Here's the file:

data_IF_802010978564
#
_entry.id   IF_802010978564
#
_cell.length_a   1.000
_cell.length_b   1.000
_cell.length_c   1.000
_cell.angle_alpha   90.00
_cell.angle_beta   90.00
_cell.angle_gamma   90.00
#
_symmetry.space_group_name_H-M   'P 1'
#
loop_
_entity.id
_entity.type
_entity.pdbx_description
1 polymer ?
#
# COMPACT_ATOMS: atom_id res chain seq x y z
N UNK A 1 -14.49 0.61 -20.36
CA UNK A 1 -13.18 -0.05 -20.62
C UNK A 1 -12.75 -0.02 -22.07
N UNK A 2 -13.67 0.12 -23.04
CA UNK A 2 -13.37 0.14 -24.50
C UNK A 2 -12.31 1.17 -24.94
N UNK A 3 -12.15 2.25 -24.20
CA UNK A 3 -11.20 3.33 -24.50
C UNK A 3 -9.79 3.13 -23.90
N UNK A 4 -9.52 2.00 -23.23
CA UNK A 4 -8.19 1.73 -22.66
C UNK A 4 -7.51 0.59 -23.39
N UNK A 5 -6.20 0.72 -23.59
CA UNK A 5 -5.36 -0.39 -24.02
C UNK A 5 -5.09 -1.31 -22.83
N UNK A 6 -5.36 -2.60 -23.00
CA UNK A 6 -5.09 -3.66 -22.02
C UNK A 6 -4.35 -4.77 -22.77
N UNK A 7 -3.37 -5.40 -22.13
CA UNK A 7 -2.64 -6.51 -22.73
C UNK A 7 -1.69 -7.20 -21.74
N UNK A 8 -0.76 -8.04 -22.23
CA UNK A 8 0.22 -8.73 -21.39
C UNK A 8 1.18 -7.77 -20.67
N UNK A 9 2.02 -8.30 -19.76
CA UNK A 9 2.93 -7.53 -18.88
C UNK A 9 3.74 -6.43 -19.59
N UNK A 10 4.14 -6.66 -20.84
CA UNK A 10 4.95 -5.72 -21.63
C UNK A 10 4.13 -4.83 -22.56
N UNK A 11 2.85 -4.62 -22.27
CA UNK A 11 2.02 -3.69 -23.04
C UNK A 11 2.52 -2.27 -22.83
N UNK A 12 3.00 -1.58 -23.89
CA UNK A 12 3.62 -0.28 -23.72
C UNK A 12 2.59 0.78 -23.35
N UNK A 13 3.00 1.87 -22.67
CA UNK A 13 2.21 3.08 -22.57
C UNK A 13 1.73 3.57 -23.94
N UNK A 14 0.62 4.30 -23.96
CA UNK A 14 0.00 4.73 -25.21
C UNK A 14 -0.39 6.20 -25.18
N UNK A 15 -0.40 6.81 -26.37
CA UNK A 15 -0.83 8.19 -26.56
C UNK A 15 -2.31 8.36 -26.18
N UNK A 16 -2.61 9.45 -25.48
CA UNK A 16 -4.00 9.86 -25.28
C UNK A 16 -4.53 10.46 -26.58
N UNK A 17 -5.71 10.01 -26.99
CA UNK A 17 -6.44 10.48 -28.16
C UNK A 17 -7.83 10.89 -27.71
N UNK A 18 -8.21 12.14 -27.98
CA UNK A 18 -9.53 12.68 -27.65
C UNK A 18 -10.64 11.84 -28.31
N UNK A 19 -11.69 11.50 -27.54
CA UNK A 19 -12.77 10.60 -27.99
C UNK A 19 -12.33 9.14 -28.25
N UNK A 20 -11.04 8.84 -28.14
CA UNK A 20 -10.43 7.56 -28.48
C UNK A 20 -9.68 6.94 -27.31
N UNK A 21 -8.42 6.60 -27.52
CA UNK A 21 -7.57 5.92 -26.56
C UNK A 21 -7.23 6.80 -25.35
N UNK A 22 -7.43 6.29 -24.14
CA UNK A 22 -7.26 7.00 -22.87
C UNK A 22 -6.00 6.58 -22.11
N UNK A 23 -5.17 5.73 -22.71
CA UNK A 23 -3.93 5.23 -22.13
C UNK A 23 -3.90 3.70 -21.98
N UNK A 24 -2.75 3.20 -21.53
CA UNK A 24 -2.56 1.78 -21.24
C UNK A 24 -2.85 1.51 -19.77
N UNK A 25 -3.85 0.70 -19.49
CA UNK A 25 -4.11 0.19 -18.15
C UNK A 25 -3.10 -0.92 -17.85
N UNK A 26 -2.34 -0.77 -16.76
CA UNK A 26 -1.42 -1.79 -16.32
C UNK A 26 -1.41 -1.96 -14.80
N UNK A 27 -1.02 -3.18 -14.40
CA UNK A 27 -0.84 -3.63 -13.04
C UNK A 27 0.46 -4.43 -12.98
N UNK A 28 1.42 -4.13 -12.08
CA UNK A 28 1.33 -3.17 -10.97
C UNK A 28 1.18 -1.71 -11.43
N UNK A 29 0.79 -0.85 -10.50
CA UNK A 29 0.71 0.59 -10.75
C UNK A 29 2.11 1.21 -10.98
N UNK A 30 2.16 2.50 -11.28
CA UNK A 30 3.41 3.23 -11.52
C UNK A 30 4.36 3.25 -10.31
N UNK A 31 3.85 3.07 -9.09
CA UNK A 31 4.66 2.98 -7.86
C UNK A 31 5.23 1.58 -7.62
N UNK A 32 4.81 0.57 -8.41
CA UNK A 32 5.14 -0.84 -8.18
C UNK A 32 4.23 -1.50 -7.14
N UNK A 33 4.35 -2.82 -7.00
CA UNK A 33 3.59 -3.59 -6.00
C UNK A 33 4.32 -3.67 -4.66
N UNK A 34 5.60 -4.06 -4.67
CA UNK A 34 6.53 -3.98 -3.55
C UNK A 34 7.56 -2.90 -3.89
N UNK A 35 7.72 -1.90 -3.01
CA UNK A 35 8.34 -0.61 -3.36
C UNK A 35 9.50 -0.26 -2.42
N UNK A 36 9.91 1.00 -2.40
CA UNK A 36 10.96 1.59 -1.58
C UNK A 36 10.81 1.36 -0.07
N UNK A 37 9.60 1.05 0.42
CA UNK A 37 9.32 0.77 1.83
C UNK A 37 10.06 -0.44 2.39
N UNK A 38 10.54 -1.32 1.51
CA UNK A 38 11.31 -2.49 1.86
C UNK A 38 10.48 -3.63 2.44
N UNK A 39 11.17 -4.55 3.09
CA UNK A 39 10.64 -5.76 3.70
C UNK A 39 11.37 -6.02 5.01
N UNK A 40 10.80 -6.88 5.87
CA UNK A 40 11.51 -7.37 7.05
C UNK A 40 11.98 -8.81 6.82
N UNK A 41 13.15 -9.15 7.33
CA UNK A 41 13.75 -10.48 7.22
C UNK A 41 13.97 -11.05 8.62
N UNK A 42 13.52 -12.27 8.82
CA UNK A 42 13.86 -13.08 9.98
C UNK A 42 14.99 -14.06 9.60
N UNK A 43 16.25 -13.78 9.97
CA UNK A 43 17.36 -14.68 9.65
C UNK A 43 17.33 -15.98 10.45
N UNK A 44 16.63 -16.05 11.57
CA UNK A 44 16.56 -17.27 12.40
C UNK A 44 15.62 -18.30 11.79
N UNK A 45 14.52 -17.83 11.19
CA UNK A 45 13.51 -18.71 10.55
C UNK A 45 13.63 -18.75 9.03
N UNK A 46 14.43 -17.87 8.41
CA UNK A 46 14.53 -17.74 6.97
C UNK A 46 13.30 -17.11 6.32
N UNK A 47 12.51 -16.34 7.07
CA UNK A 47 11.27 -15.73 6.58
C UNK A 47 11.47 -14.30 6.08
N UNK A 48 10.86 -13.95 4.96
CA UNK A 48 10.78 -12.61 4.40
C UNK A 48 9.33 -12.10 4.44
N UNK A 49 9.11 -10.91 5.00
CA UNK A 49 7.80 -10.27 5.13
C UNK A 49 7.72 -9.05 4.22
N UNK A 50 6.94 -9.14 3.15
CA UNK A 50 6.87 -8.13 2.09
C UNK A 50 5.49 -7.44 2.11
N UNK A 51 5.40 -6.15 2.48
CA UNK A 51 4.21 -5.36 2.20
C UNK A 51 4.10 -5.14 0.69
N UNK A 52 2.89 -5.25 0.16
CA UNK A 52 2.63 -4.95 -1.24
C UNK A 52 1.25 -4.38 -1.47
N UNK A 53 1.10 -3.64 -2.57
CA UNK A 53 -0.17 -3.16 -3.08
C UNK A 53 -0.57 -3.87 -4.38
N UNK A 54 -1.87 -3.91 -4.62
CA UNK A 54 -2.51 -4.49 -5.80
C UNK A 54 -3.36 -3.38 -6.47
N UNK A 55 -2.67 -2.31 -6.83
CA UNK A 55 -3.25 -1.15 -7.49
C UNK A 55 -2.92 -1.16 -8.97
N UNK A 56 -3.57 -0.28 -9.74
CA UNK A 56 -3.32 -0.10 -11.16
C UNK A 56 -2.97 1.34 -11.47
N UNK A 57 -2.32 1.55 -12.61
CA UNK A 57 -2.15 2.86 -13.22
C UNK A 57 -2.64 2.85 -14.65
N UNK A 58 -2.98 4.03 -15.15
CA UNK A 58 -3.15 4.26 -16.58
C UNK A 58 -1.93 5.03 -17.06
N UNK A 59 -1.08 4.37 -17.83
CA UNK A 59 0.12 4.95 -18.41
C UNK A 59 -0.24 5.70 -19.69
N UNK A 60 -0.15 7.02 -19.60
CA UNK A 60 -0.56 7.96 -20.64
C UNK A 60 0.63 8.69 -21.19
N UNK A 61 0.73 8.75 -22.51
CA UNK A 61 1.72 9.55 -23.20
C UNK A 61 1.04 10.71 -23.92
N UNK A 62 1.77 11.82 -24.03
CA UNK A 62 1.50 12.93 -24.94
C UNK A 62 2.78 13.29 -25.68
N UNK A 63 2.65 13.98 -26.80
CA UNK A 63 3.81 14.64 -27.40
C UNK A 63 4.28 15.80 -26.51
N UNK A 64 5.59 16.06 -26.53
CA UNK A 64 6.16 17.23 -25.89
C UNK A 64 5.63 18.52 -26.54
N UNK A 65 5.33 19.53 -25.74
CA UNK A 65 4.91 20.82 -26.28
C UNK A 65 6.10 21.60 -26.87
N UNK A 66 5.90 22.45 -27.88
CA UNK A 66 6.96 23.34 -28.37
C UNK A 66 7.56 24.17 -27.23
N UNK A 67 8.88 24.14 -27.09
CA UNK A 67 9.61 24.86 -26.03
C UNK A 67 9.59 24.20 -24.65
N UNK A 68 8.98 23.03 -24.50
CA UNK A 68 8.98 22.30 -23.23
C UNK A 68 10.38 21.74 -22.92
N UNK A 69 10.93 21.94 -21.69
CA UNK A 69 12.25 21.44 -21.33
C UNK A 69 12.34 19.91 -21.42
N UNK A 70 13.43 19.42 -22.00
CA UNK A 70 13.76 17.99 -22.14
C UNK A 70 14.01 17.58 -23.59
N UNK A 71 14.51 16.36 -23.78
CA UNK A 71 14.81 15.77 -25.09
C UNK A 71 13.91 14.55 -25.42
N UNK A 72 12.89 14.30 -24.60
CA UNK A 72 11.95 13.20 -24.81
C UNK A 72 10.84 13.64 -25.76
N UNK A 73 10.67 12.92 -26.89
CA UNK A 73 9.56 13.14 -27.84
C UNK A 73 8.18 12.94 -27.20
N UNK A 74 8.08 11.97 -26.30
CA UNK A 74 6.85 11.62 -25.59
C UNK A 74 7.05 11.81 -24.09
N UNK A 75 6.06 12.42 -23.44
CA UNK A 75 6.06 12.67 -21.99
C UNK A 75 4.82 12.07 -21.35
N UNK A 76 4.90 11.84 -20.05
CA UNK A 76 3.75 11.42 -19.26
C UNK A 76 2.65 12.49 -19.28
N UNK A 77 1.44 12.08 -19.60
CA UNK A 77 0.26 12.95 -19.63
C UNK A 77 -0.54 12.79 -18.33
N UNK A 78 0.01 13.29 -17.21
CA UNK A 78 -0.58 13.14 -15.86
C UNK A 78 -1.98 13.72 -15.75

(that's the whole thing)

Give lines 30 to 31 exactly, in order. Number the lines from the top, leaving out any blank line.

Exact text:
N UNK A 4 -9.52 2.00 -23.23
CA UNK A 4 -8.19 1.73 -22.66